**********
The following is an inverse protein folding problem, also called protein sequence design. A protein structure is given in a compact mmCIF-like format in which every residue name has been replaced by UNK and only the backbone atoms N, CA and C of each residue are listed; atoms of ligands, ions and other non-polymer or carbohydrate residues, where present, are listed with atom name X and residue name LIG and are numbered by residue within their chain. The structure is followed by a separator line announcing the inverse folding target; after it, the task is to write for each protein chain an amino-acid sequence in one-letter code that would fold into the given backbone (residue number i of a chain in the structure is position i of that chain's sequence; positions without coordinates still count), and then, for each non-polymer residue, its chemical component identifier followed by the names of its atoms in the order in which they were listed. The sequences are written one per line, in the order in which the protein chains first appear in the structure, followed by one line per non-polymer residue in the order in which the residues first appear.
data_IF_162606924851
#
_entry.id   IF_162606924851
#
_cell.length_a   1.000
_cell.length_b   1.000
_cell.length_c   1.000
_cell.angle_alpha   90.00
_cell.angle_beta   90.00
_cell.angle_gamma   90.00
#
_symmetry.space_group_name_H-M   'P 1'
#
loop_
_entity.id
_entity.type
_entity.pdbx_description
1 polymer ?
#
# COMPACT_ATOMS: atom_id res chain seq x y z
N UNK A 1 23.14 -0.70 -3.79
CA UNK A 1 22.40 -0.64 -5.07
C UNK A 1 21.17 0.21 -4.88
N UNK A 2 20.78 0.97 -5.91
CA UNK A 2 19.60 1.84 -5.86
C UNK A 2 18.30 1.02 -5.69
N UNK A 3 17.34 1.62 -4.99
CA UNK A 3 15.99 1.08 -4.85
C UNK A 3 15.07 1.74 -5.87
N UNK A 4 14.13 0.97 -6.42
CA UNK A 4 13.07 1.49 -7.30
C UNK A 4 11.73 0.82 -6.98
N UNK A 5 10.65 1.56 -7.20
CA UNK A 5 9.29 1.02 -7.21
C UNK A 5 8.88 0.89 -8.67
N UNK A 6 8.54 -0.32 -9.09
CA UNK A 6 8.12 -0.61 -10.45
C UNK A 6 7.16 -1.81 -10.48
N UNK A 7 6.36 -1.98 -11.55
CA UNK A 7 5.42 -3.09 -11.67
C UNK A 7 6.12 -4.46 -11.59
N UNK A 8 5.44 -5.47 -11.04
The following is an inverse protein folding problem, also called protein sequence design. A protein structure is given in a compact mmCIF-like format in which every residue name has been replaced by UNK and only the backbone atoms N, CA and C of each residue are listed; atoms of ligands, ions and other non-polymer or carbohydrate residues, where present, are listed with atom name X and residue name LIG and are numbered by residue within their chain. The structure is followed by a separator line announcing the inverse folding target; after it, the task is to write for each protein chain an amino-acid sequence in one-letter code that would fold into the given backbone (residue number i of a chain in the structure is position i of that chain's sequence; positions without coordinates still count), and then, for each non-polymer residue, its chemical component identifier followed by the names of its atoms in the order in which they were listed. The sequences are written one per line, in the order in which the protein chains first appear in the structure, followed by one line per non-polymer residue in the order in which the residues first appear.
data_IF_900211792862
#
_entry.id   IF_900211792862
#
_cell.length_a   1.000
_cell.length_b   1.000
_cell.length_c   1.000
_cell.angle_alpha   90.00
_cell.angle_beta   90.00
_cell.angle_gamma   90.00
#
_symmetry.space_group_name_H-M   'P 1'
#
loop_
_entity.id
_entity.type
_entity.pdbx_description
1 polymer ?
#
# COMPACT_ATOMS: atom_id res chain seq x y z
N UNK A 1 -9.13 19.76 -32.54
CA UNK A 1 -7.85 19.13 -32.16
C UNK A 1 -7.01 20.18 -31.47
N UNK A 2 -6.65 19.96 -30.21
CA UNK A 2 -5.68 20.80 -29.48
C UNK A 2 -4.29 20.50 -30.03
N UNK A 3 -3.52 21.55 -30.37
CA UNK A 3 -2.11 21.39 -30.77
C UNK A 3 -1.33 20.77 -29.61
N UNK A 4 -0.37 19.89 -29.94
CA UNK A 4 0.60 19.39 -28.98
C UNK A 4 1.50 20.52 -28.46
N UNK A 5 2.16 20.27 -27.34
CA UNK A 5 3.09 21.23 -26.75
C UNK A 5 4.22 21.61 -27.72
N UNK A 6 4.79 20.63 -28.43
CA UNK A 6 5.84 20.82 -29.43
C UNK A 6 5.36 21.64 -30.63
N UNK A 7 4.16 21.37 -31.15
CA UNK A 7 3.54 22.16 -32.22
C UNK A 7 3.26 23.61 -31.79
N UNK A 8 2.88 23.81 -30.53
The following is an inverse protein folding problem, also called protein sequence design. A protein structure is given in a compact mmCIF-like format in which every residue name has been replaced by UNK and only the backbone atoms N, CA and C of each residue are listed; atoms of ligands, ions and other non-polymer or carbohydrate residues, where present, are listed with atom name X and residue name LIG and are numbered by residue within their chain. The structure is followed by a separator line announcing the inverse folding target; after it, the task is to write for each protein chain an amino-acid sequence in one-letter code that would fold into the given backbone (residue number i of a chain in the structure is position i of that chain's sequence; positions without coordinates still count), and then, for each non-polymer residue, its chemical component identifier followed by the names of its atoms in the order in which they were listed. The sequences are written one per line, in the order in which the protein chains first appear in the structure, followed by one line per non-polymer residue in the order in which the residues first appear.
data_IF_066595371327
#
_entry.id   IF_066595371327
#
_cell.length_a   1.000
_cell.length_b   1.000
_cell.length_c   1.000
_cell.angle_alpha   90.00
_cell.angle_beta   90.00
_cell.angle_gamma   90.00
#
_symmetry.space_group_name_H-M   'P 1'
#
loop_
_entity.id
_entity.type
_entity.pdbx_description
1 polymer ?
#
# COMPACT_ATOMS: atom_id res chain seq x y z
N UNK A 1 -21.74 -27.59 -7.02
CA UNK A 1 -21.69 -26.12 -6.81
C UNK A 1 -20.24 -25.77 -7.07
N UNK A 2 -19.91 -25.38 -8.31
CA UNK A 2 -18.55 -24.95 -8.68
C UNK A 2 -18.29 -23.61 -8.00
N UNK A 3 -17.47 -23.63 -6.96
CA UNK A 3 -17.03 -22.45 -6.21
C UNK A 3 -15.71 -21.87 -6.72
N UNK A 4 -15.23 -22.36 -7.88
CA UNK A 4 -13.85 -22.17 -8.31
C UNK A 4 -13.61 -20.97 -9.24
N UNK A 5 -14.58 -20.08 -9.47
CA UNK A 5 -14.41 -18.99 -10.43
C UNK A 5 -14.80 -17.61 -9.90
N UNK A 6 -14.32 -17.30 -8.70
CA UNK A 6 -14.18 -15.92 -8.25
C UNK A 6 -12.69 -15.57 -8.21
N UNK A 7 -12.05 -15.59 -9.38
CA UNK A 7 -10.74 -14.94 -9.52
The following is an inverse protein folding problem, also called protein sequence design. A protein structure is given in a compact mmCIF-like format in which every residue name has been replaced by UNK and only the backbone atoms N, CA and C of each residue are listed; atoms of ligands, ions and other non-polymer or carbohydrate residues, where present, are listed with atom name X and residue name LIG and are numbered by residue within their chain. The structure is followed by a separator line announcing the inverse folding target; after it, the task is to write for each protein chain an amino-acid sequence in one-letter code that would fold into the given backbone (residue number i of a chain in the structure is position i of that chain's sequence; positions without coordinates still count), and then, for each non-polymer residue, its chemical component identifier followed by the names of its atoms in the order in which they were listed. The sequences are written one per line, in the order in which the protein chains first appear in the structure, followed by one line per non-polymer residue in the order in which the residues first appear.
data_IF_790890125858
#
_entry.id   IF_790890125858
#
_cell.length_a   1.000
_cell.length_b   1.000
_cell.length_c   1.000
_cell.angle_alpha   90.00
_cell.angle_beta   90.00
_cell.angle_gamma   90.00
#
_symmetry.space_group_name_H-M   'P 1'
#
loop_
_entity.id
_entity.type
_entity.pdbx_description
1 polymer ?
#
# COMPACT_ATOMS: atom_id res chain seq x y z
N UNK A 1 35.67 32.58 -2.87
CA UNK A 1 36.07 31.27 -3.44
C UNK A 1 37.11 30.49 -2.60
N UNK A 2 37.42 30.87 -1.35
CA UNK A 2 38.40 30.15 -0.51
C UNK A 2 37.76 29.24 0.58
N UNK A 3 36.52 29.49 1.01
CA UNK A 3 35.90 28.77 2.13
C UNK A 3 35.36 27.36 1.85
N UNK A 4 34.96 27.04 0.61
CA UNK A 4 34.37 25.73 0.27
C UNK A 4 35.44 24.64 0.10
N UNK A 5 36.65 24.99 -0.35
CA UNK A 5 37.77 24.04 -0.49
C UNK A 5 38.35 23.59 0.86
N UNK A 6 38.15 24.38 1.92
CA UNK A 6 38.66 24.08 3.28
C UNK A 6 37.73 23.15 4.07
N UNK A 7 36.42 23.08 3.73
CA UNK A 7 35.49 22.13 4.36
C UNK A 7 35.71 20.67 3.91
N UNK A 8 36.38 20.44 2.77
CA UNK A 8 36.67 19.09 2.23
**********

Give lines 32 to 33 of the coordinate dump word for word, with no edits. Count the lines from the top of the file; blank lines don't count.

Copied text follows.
CA UNK A 4 13.07 1.49 -7.30
C UNK A 4 11.73 0.82 -6.98